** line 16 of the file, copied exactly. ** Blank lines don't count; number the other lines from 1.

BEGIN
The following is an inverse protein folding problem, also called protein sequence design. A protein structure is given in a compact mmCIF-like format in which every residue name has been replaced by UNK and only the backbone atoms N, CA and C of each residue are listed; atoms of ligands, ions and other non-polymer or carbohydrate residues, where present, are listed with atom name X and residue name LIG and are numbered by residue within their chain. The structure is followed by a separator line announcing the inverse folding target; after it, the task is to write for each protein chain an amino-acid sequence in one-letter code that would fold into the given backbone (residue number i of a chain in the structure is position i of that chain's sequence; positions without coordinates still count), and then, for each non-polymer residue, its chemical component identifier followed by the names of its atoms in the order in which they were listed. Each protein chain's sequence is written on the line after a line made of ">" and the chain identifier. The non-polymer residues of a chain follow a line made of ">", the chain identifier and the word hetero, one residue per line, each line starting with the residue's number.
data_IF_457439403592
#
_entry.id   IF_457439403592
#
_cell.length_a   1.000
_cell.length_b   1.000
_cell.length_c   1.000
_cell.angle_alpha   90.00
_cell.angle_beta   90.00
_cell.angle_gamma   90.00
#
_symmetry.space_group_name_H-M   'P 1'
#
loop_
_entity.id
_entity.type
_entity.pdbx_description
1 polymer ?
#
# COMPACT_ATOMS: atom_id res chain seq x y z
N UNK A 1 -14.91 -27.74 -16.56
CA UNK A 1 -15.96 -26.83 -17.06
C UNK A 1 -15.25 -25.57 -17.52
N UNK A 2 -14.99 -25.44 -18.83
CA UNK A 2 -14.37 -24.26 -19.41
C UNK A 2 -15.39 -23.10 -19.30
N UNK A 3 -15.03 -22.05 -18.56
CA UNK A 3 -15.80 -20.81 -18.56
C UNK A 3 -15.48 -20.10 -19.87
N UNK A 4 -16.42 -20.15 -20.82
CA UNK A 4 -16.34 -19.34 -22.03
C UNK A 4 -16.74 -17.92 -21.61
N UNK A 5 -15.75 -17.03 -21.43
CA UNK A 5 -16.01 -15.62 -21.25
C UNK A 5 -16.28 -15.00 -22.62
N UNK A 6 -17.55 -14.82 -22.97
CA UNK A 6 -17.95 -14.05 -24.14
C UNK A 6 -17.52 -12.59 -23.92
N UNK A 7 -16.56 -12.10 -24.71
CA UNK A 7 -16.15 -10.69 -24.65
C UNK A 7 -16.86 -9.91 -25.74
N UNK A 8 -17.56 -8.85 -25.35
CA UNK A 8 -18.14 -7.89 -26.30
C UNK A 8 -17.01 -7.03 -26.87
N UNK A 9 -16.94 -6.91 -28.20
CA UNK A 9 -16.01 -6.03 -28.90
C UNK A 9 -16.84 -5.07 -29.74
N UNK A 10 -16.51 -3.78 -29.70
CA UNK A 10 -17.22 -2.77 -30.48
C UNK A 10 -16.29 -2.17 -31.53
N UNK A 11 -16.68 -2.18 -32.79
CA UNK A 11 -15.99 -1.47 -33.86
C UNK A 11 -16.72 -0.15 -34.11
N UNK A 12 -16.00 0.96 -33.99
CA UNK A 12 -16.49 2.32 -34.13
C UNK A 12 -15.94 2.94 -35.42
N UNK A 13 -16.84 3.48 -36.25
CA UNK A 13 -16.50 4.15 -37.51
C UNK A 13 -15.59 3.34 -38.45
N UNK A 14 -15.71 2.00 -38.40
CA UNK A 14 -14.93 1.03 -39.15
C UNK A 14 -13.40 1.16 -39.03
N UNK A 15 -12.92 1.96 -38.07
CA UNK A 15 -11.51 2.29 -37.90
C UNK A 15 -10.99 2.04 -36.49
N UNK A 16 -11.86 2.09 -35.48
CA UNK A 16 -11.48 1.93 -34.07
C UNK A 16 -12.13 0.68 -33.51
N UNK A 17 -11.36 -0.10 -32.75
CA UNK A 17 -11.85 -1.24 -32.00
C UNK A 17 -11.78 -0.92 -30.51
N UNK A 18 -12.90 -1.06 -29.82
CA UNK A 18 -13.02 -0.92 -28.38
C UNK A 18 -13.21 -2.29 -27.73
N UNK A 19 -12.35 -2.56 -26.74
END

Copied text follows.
_entity.id